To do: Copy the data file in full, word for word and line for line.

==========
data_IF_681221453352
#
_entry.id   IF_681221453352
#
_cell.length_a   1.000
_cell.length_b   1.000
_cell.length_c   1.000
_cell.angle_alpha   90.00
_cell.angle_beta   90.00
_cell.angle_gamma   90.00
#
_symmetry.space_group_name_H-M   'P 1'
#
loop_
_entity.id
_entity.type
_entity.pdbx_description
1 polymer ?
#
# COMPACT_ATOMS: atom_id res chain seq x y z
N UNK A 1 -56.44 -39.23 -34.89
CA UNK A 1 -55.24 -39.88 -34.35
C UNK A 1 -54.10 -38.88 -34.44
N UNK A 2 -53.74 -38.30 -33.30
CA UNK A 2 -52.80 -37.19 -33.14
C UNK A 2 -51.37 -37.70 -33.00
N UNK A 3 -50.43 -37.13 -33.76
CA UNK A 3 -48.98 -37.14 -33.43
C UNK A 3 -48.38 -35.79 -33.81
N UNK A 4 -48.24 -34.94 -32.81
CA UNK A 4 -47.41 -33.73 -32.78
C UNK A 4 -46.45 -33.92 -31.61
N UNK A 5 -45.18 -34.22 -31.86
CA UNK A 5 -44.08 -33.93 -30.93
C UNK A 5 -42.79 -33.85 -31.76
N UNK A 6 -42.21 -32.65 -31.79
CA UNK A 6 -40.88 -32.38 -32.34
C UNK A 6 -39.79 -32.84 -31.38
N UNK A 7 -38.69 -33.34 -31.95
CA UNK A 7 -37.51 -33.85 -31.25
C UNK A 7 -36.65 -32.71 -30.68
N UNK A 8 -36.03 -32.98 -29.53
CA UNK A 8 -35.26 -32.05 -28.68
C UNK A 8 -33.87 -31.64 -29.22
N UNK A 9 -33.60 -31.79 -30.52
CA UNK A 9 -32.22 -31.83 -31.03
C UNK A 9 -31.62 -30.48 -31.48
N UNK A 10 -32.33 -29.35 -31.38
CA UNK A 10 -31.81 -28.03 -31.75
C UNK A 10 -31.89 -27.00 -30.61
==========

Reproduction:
data_IF_681221453352
#
_entry.id   IF_681221453352
#
_cell.length_a   1.000
_cell.length_b   1.000
_cell.length_c   1.000
_cell.angle_alpha   90.00
_cell.angle_beta   90.00
_cell.angle_gamma   90.00
#
_symmetry.space_group_name_H-M   'P 1'
#
loop_
_entity.id
_entity.type
_entity.pdbx_description
1 polymer ?
#
# COMPACT_ATOMS: atom_id res chain seq x y z
N UNK A 1 -56.44 -39.23 -34.89
CA UNK A 1 -55.24 -39.88 -34.35
C UNK A 1 -54.10 -38.88 -34.44
N UNK A 2 -53.74 -38.30 -33.30
CA UNK A 2 -52.80 -37.19 -33.14
C UNK A 2 -51.37 -37.70 -33.00
N UNK A 3 -50.43 -37.13 -33.76
CA UNK A 3 -48.98 -37.14 -33.43
C UNK A 3 -48.38 -35.79 -33.81
N UNK A 4 -48.24 -34.94 -32.81
CA UNK A 4 -47.41 -33.73 -32.78
C UNK A 4 -46.45 -33.92 -31.61
N UNK A 5 -45.18 -34.22 -31.86
CA UNK A 5 -44.08 -33.93 -30.93
C UNK A 5 -42.79 -33.85 -31.76
N UNK A 6 -42.21 -32.65 -31.79
CA UNK A 6 -40.88 -32.38 -32.34
C UNK A 6 -39.79 -32.84 -31.38
N UNK A 7 -38.69 -33.34 -31.95
CA UNK A 7 -37.51 -33.85 -31.25
C UNK A 7 -36.65 -32.71 -30.68
N UNK A 8 -36.03 -32.98 -29.53
CA UNK A 8 -35.26 -32.05 -28.68
C UNK A 8 -33.87 -31.64 -29.22
N UNK A 9 -33.60 -31.79 -30.52
CA UNK A 9 -32.22 -31.83 -31.03
C UNK A 9 -31.62 -30.48 -31.48
N UNK A 10 -32.33 -29.35 -31.38
CA UNK A 10 -31.81 -28.03 -31.75
C UNK A 10 -31.89 -27.00 -30.61